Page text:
Polygraph examiner Bruce Burgess is one of only two working in the UK and his clients include employers who suspect staff of theft or fraud, and people checking if their partners are being faithful.

Forensic psychiatrist Professor Don Grubin, who oversaw the tests, said the convicted paedophiles had disclosed unauthorised contact with children and that they had visited areas where they might meet children.

But Roger Stoodley, who led the investigation into the paedophile network that included the notorious child killer Sidney Cooke, said he was sceptical of the development.

Sex offenders are practised liars and would be able to fool the most sophisticated equipment, he said.

“Insurance Claimants to Face Lie Detector Tests”

Robert Winnett writes for The Sunday Times of London on the plans of British insurance companies to use voice stress analysis to evaluate the veracity of claims. Excerpt:

THE voices of claimants who telephone their insurers after an accident or theft will go through a lie detector under radical plans drawn up by some of the biggest insurance companies, writes Robert Winnett.

This year Highway Insurance, Britain’s eighth biggest motor insurer, will become the first to install technology that monitors stress in claimants’ voices. Two other insurers have also bought the system to stop false or exaggerated claims.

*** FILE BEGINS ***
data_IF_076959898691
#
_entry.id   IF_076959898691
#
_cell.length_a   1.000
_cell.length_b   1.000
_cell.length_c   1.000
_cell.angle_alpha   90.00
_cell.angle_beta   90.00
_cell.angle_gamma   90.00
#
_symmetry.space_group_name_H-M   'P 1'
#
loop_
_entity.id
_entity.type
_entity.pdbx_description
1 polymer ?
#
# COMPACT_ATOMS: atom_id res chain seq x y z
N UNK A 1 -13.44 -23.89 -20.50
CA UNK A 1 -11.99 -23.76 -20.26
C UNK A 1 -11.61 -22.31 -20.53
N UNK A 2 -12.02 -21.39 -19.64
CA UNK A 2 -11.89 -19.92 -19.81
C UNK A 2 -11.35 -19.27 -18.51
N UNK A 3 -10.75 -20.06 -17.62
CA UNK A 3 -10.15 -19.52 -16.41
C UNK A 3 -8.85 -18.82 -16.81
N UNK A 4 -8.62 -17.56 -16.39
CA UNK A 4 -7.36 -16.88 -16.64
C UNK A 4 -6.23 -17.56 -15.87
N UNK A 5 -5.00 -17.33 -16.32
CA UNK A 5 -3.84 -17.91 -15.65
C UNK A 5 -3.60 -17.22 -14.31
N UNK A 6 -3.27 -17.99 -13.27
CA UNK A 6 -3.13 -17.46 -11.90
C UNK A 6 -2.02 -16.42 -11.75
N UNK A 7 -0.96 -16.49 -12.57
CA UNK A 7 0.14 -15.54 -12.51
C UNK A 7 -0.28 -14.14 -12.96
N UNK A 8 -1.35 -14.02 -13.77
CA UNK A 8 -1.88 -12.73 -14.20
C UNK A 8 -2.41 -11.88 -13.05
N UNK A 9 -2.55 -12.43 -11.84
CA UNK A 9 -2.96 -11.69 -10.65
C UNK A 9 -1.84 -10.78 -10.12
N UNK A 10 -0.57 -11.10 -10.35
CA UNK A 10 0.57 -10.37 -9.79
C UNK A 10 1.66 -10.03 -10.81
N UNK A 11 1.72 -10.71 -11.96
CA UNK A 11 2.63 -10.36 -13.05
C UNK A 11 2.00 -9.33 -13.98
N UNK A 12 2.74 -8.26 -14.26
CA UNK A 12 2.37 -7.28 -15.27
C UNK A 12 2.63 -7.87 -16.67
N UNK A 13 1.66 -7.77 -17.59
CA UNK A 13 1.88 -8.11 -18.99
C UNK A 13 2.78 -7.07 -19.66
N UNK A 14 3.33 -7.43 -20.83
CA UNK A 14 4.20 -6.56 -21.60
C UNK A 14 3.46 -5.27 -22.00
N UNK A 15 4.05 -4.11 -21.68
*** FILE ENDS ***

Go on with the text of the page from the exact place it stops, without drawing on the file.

The industry believes the system will help to slash soaring fraud rates, which, it says, have quadrupled to £2.25 billion a year since 1998. Critics say the system is unreliable and could be used to delay and reject thousands of legitimate claims.

The system measures pitch and tone in voices. If the machine thinks a caller is lying, a red light flashes on the insurer’s desk and the claimant will be subjected to a thorough grilling by investigators.

It is ironic that British insurance companies, in an alleged attempt to curb insurance fraud, should be prepared to commit a fraud against their customers. Voice stress analysis, like polygraphy, is sheer pseudoscience.

“MI5 Ponders Lie-Detectors”

BBC News reports that the British Security Service MI5 is considering adopting polygraph screening. Excerpt:

Tom King, chairman of the [Intelligence and Security Committee], said that it was actively looking at the possibility of using lie detectors to vet recruits and root out traitors.

The defections to the then Soviet Union of Guy Burgess, Donald Maclean and Kim Philby, who had all worked for British intelligence, caught the public’s imagination in the 1950s and 1960s.

But, in US intelligence at least, the danger and detection of traitors selling secrets to foreign powers is still an active issue even after the end of the Cold War.

“It is important to look at the issue of betrayal,” Mr King said.

“I think the jury is out on polygraphs. We believe it could have benefits.”

A senior security source told the Press Association that MI5 officers were regularly visiting the US to check on the latest lie detector techniques.

“I don’t think the question of polygraphs is a dead question, I think it’s an open question,” the source said.